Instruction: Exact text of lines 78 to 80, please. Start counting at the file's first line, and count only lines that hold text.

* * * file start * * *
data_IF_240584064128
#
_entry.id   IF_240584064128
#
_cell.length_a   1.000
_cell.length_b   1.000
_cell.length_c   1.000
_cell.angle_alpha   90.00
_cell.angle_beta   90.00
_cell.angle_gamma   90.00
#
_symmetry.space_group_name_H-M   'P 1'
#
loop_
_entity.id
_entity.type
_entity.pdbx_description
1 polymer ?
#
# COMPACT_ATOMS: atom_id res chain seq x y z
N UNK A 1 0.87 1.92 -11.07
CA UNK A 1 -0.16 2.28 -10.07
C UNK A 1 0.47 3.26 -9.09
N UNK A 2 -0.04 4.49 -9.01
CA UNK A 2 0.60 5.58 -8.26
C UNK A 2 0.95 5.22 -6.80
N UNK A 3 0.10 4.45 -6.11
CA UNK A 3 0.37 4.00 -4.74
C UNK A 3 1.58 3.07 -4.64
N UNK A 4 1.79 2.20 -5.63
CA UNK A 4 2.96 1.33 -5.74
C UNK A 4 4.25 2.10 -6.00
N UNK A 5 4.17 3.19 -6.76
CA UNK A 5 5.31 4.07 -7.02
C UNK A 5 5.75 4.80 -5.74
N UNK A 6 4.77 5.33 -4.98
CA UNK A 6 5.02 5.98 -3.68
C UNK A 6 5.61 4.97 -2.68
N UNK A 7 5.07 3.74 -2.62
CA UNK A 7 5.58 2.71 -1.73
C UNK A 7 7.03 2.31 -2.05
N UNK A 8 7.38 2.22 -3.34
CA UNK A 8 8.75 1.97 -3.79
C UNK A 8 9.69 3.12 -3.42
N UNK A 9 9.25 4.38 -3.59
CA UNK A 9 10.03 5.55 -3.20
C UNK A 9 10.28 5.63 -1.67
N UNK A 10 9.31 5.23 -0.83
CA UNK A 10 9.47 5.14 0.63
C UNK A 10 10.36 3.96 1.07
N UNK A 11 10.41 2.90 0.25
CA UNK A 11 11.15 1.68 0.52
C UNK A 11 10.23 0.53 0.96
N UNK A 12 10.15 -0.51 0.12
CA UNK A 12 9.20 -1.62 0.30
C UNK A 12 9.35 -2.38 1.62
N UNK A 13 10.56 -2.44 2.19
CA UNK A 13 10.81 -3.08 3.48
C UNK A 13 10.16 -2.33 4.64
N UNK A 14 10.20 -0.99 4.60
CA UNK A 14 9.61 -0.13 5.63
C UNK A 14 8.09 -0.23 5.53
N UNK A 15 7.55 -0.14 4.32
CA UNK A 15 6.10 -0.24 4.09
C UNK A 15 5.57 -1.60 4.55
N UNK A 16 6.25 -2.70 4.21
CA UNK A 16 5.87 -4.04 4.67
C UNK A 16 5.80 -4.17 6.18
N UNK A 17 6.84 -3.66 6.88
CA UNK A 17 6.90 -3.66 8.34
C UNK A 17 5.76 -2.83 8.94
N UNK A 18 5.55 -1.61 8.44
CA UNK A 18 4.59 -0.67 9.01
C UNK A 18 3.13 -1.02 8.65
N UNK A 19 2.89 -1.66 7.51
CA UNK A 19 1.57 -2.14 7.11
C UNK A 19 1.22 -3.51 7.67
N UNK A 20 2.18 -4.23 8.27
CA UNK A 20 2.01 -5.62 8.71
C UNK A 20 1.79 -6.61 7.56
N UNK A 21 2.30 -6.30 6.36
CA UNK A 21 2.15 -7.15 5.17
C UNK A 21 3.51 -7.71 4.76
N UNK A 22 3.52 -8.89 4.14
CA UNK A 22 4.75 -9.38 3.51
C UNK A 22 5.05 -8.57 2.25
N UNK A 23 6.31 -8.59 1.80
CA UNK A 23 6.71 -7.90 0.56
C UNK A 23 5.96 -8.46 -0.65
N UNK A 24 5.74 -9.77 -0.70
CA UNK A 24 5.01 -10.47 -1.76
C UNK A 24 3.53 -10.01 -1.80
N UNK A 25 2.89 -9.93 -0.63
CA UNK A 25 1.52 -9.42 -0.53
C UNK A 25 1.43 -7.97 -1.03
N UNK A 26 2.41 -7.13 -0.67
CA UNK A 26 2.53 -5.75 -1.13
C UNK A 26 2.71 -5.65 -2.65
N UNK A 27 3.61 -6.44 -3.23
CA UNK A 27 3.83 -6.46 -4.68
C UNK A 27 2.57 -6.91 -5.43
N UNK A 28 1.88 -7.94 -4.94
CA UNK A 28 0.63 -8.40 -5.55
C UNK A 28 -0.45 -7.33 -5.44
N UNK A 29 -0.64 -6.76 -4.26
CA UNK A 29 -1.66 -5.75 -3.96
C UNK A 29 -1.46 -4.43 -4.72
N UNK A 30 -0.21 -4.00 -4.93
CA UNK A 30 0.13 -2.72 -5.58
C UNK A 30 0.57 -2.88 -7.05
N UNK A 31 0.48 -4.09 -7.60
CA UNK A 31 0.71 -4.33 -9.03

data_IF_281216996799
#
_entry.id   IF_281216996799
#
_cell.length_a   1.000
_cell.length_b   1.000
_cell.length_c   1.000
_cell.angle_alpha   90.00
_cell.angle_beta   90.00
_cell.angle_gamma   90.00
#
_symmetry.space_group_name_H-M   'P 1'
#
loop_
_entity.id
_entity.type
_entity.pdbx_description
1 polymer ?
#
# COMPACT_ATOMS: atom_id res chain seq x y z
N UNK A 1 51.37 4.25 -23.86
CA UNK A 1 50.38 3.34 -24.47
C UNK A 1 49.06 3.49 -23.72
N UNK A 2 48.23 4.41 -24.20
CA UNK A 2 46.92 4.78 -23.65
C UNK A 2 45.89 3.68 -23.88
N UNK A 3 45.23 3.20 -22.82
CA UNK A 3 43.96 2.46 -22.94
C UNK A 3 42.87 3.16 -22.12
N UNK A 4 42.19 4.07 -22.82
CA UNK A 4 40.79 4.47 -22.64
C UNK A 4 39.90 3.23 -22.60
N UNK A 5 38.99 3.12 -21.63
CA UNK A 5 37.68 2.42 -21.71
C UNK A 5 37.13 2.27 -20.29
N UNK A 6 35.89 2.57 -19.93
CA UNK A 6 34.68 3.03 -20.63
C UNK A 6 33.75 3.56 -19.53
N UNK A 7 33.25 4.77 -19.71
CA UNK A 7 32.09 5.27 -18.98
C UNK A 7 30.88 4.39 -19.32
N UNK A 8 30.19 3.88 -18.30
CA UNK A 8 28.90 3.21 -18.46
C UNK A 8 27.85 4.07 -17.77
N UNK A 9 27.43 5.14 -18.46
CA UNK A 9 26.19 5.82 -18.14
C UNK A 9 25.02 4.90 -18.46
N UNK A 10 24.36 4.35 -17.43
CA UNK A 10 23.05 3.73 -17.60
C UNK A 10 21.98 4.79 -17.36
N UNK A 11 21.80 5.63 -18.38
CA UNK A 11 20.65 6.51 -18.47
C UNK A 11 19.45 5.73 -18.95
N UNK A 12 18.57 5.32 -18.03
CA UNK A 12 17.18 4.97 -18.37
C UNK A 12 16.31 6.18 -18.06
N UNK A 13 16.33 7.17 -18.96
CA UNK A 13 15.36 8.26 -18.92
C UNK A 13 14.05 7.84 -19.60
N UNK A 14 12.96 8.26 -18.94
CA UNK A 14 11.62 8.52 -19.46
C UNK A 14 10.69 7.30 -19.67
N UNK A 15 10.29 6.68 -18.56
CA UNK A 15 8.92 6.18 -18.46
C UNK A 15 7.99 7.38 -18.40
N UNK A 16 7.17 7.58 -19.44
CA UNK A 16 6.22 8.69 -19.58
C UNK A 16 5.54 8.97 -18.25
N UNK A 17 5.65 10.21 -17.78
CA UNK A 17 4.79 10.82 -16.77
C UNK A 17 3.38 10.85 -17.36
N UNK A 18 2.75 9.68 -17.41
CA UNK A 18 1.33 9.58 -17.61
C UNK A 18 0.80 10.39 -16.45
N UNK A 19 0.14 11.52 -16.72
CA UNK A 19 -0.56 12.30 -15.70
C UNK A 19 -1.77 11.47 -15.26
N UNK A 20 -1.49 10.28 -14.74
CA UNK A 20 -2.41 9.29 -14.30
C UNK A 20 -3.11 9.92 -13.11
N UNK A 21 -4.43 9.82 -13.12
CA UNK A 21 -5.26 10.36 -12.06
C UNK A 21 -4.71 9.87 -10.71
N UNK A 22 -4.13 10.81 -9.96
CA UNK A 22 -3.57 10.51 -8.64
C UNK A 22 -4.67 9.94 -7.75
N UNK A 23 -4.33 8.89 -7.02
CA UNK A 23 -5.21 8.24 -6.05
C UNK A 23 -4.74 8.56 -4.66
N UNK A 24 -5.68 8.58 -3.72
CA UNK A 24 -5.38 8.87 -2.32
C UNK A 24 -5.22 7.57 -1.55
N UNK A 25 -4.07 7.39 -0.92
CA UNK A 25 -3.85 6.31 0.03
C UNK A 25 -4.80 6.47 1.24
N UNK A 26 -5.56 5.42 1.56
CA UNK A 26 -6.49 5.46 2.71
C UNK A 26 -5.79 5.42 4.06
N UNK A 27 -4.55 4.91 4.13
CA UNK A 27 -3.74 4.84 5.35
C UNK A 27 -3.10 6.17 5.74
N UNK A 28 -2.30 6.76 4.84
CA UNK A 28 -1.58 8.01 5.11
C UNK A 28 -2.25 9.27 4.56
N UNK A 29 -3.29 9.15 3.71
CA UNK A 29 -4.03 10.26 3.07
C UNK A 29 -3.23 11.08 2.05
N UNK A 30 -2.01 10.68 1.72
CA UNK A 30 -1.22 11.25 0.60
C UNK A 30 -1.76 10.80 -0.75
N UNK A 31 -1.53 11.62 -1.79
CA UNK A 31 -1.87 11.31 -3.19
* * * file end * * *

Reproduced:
N UNK A 20 2.18 -4.23 8.27
CA UNK A 20 2.01 -5.62 8.71
C UNK A 20 1.79 -6.61 7.56